A number of large European corporations have sizable cash positions, a similar trend to what's been happening in the US. In the past these corporations would simply deposit that cash in their local eurozone banks. But these days the companies are much more cautious with their cash. Some corporations have bank subsidiaries (for example Nestle owns Nestle Bank), a practice generally illegal in the US, but common in Europe. They use their "internal" banks to deposit funds with the central bank to avoid credit risk, contributing to this rapid rise in the ECB Deposit Facility balances.
|EUR Billion (source: ECB)|
Corporations that do not have a bank subsidiary do not want to leave unsecured deposits at the banks, so they revert to lending to banks on a secured basis via repo.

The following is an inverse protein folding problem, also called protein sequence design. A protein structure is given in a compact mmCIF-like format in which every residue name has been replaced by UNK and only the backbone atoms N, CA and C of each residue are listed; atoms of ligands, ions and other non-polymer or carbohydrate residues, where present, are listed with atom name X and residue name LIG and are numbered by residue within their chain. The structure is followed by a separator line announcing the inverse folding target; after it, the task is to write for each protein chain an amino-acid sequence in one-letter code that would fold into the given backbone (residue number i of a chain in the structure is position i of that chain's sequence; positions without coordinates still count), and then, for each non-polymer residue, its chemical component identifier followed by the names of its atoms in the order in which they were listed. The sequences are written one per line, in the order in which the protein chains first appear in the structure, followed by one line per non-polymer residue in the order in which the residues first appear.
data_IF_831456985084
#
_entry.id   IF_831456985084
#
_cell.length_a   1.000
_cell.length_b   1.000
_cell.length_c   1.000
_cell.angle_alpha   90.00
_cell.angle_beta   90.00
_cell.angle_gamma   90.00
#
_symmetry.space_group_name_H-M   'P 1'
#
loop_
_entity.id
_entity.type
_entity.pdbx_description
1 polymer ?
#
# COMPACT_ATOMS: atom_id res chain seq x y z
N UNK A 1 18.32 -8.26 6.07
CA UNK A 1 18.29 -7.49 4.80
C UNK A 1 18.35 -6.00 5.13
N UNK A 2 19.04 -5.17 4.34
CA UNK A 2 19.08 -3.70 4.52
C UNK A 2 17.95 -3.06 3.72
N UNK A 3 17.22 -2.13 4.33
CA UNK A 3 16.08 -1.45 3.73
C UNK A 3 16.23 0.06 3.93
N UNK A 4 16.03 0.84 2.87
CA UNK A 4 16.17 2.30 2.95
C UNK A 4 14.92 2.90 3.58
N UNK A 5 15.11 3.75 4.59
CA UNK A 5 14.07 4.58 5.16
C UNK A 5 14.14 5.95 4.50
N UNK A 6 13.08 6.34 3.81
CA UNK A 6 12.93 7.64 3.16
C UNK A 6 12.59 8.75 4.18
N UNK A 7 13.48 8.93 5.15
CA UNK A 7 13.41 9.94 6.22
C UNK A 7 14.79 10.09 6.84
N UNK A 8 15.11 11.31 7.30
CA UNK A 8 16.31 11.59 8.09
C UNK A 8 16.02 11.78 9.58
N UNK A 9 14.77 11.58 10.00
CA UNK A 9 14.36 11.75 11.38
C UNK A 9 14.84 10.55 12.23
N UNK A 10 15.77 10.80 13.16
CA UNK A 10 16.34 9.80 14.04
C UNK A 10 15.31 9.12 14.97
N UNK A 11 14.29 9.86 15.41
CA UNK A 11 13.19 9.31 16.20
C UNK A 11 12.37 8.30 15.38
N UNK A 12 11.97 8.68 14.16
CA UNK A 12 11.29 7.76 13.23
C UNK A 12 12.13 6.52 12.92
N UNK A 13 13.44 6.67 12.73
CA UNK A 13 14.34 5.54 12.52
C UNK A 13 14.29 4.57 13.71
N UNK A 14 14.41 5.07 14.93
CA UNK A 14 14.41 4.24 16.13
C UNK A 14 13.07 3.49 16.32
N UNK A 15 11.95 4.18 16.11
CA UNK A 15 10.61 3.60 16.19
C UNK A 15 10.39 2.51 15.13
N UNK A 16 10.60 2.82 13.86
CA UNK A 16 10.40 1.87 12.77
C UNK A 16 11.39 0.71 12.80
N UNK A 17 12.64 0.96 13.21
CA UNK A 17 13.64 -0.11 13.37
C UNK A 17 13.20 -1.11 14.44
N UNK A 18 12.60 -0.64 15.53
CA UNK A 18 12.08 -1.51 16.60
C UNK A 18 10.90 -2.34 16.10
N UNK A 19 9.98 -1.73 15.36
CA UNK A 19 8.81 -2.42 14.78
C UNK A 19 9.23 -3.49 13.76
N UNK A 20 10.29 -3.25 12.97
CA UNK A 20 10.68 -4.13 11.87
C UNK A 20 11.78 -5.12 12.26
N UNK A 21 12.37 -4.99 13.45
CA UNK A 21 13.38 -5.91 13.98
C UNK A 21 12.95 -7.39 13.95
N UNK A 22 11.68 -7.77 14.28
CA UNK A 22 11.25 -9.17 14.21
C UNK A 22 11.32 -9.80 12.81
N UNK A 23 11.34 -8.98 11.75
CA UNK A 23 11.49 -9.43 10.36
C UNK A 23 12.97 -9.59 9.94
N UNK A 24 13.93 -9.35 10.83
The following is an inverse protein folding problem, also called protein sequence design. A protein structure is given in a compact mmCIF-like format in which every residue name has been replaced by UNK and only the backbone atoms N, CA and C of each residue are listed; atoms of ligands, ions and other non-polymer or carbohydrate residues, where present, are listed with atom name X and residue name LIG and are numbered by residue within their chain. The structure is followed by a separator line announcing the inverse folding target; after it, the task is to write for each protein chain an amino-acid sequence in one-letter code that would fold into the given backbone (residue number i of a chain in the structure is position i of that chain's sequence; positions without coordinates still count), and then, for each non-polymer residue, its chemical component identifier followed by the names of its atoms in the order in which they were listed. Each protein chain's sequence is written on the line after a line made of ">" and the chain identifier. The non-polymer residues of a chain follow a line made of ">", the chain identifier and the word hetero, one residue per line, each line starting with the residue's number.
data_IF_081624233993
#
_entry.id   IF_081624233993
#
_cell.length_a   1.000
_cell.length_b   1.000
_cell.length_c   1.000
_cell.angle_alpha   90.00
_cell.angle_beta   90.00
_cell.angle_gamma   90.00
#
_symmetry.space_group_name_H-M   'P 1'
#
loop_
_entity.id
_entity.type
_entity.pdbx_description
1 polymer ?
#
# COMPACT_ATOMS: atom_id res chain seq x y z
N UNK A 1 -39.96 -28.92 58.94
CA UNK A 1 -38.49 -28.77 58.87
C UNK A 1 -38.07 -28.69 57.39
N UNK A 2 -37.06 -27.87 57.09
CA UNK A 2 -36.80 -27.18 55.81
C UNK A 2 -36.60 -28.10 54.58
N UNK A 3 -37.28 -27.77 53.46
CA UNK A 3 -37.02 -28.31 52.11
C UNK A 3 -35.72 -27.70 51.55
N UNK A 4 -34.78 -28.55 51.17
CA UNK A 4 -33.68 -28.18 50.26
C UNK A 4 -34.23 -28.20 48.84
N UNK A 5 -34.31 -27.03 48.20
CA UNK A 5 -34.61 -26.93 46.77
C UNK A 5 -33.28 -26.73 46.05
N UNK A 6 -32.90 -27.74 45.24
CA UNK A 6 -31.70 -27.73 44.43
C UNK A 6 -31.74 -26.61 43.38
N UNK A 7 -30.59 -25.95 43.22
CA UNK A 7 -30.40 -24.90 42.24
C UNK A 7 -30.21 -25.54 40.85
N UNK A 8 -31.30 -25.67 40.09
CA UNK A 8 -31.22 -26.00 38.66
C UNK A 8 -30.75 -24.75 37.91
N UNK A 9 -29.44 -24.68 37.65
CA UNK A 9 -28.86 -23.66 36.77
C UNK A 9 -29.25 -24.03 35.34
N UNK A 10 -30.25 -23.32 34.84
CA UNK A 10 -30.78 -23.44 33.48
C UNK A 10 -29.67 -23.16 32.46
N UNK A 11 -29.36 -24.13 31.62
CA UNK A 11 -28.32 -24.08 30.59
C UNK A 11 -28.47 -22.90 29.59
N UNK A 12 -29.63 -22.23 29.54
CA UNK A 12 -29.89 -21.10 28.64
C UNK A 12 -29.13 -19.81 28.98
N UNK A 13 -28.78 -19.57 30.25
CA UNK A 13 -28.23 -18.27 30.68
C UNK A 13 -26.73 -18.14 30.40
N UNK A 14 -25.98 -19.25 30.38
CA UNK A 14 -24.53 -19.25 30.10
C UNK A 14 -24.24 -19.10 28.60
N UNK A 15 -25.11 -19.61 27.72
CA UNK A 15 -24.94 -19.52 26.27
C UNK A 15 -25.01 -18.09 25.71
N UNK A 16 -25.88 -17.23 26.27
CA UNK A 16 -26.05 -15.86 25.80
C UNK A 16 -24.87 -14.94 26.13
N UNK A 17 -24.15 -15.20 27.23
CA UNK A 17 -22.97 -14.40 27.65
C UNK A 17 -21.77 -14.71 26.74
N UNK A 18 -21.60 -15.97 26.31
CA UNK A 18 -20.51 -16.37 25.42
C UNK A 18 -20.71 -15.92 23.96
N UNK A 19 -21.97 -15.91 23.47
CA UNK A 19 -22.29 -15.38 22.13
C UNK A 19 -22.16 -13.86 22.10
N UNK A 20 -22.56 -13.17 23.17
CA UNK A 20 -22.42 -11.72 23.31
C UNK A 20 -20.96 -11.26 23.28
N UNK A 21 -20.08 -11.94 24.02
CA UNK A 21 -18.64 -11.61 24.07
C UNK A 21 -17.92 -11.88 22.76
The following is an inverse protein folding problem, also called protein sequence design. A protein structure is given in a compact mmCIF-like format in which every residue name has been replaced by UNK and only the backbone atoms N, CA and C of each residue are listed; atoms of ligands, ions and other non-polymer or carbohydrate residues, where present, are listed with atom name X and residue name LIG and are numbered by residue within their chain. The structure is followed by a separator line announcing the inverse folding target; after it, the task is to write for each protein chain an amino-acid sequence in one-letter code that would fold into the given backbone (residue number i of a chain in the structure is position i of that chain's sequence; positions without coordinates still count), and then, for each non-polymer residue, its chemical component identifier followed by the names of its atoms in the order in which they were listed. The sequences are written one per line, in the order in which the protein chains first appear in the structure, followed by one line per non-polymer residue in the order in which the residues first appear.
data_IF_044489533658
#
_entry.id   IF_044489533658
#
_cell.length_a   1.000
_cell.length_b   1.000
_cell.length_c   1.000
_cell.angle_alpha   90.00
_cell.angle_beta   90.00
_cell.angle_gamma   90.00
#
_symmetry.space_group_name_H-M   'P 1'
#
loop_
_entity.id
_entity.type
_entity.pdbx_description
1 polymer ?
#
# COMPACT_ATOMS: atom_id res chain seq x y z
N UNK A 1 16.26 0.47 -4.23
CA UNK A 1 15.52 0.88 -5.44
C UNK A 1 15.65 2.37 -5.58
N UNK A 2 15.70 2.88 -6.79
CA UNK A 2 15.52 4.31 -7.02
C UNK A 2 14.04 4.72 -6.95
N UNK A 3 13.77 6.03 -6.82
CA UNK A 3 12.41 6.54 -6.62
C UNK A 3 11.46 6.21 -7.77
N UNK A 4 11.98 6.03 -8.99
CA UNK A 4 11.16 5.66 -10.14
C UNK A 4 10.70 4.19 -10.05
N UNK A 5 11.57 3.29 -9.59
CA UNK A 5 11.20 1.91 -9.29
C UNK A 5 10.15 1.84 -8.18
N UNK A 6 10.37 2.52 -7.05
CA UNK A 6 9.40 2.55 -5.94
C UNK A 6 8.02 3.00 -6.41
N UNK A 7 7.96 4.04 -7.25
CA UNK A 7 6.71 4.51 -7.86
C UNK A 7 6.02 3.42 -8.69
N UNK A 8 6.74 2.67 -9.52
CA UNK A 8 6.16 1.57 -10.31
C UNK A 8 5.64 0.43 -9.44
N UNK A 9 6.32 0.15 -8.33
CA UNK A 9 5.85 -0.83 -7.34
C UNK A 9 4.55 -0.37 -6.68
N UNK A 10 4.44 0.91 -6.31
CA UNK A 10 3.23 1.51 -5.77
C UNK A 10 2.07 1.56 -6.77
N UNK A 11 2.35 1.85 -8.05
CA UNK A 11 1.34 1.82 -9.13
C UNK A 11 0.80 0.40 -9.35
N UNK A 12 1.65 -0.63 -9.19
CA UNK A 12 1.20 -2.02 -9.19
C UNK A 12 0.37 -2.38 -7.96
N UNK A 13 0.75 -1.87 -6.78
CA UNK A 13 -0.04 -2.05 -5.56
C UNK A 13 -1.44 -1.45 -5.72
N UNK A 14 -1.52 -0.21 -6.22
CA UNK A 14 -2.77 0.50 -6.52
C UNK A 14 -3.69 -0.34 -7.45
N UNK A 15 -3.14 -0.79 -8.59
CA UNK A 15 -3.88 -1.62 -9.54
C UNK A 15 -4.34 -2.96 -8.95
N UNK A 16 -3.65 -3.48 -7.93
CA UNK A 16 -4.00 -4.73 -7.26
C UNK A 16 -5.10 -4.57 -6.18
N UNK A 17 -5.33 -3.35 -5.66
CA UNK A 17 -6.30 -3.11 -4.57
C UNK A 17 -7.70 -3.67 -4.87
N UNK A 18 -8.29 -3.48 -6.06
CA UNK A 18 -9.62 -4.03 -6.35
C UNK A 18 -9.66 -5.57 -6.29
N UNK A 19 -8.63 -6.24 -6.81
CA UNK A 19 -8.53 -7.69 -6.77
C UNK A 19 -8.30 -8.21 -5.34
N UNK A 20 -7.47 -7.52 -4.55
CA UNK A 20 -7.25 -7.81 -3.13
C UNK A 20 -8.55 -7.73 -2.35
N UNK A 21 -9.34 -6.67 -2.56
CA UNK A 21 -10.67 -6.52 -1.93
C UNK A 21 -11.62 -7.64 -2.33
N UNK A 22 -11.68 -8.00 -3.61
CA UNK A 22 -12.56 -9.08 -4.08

Reuters: ... a group of well-known, cash-rich companies with solid cash flows has stepped in the repo market, which provides a form of lending so far almost exclusively in use between banks, and between banks and central banks.To obtain additional protections on these loans, the collateral is often held by third parties in a so-called triparty repo.
Reuters: Based on his daily practice, Euroclear's Reiss estimated that up to 25 percent of the triparty market was on behalf of companies, a massive and sudden rise from the 2 to 5 percent where it had traditionally been.To accommodate their corporate clients, banks need collateral to post on these repo transactions. And that is putting additional strain on collateral availability and helping to drive down repo rates in the eurozone.
|3- month Eurepo rate (Bloomberg)|
Hat tip Blankfiend